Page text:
HIV care, including treatments, testing, monitoring, and healthcare appointments can all add up financially and may be hard for some individuals to manage. Struggling to pay for care can present its own barriers to treatment, even when everything else is being managed well. There are many other issues that can impact access to HIV care, including personal responsibilities, work obligations, health literacy (an individual’s knowledge of their health and healthcare, or their ability to learn about these topics and follow instructions), and more.
Many clinics will have social workers, caseworkers, and/or financial counselors associated with them who can work with you to navigate these issues and create a comprehensive plan that is best suited for you so you can get the care you need.
No matter what kind of healthcare facility you receive your care at, it is never a bad idea to ask if they have a social worker or other counselors at their office who may be able to help. If they don’t have someone on staff who can help with these issues, they should be able to point you in the direction of someone who can. These professionals can often help with issues related to housing, transportation, finances, insurance, benefits, and more.
Financial assistance for HIV treatment
As mentioned, financial issues may be a barrier to HIV care, but there are options for assistance. While many insurance companies may help cover the cost of treatment, not everyone has insurance. If you do not have insurance, you may be able to enroll in Medicaid or Medicare. These are governmental health insurance programs that can help pay for treatment if you qualify. A caseworker, social worker, or financial counselor at your healthcare facility may be able to help determine if you are eligible for one of these programs and start you on the path to getting covered.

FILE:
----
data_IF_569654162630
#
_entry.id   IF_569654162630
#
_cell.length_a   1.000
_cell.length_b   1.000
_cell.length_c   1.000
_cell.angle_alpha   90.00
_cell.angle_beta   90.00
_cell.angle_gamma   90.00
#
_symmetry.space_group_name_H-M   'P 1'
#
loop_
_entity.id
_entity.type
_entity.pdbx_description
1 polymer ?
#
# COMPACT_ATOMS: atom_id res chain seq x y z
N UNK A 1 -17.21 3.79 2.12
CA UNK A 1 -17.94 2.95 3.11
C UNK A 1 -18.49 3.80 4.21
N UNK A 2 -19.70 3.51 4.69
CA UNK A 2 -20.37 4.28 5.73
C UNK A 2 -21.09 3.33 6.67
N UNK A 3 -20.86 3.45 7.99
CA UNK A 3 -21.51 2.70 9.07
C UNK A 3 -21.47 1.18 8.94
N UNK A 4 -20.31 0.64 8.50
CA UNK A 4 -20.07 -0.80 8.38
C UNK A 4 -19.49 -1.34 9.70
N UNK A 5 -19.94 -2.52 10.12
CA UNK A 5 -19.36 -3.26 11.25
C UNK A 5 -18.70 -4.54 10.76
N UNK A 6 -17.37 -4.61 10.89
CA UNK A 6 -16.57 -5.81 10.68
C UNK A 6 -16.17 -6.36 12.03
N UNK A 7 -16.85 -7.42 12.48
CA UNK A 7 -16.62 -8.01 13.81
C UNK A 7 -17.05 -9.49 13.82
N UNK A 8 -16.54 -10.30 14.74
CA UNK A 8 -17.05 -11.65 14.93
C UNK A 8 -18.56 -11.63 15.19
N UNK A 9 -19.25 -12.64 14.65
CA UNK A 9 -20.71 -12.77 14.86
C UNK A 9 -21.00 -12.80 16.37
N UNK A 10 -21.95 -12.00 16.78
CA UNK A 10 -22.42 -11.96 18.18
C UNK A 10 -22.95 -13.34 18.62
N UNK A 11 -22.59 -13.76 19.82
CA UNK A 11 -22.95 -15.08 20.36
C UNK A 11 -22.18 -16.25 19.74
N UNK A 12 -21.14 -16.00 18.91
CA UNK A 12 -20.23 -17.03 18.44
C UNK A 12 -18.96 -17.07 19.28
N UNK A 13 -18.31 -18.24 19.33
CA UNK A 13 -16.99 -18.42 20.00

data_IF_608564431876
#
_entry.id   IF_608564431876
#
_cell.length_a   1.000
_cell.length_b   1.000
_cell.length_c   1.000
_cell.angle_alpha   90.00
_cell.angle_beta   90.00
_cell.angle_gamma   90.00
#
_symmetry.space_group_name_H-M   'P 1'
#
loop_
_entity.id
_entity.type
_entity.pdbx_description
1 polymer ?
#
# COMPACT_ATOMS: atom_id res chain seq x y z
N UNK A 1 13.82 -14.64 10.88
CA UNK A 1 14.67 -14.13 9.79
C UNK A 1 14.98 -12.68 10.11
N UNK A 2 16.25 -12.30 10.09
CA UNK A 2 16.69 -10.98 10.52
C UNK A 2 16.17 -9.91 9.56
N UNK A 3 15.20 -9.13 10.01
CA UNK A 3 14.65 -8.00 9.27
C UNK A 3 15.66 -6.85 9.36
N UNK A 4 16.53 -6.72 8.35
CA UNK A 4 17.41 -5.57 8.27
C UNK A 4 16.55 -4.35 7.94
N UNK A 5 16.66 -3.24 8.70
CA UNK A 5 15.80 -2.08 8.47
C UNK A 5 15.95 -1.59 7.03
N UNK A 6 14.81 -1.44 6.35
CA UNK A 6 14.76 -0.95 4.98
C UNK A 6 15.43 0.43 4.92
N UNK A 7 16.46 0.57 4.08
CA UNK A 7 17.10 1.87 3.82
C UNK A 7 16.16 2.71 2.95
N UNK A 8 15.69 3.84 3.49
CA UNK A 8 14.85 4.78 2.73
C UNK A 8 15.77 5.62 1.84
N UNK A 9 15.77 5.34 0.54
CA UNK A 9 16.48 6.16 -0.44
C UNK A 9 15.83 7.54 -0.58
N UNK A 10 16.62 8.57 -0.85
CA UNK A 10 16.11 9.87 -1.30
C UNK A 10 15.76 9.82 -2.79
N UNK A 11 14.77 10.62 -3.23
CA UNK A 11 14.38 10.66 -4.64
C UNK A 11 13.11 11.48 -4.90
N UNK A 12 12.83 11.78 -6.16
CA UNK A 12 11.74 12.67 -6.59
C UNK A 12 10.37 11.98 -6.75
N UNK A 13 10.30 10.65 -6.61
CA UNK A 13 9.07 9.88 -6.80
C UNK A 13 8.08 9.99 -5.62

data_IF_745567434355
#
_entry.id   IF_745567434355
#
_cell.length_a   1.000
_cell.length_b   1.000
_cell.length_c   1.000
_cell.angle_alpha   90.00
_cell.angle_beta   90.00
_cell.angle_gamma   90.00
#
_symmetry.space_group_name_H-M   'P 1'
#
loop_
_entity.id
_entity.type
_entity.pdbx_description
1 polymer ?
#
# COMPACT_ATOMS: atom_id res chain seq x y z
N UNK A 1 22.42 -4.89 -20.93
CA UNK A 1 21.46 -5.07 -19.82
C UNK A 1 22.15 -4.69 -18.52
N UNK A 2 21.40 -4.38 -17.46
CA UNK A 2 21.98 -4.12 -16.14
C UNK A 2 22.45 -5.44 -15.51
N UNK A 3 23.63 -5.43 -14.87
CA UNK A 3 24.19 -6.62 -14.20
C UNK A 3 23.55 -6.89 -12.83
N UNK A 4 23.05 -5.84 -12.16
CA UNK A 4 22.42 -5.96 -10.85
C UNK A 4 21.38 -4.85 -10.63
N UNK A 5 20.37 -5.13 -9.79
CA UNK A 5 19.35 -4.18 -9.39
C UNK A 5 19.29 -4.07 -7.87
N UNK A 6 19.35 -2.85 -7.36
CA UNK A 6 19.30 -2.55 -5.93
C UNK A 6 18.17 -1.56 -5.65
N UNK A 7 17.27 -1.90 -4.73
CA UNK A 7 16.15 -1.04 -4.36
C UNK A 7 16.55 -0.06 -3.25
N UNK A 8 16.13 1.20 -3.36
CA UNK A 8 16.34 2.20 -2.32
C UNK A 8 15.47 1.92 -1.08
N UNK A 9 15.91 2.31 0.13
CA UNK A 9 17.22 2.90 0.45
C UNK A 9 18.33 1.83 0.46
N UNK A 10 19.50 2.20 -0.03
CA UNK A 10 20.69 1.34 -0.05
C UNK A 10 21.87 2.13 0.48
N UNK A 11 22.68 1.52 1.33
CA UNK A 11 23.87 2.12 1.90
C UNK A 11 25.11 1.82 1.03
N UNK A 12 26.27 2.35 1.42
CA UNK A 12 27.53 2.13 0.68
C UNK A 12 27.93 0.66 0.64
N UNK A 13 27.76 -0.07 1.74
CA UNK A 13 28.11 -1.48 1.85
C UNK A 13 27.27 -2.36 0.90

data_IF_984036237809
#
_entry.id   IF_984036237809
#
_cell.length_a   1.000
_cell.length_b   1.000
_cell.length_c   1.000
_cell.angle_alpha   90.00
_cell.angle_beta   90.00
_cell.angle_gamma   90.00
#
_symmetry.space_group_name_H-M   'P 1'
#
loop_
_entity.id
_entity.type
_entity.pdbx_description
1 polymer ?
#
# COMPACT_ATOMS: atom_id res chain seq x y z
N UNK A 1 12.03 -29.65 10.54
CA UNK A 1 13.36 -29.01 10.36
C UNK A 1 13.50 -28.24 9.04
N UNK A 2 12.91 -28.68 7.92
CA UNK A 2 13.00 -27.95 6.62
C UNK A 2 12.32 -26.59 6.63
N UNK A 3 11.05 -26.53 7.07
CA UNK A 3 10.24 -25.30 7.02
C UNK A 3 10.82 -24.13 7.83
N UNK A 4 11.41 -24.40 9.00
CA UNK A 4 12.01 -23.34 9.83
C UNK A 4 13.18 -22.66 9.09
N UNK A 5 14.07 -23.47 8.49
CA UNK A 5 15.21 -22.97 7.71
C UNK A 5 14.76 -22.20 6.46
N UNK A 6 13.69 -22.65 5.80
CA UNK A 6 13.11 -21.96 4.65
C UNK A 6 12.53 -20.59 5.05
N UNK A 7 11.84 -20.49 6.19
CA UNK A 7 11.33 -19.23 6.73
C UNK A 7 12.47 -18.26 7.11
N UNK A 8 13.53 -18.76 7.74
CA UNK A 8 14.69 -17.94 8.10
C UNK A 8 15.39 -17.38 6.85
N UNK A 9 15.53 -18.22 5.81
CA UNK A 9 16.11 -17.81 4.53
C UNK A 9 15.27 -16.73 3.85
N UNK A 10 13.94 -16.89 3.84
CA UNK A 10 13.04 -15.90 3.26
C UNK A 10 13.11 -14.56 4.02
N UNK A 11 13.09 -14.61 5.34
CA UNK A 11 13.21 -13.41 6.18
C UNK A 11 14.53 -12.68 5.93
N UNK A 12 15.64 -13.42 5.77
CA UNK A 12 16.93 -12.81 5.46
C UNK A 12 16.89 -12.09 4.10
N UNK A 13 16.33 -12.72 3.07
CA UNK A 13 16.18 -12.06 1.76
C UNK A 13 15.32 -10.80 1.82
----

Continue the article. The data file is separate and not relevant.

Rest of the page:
Additionally, there are national organizations dedicated to providing financial support to those in need, like the Ryan White HIV/AIDS Program. If you are a veteran, the Veterans Administration (VA) may be able to provide support, and the Children’s Health Insurance Program (CHIP) may be able to provide assistance to children in need of HIV care.
Further, community health centers are clinics that are designed to serve individuals with lower incomes or issues with access to care as well. When it comes to treatment itself, some pharmaceutical companies have patient assistance programs that are designed to provide low- or no-cost treatment to those who qualify. Your healthcare provider or clinic may be able to help you figure out the process of applying for one of these programs.
Navigating all of these options and determining what might be beneficial for you may seem like an overwhelming task. Fortunately, there are resources available to help you sort through it all. Each state has a toll-free HIV/AIDS hotline that you can call for assistance, or find facilities in your area that are trained to help. Additionally, HIV.gov (created by the U.S. Department of Health and Human Services) has an online tool that can be used to locate clinics in your area if you’d rather search online instead of calling a hotline.5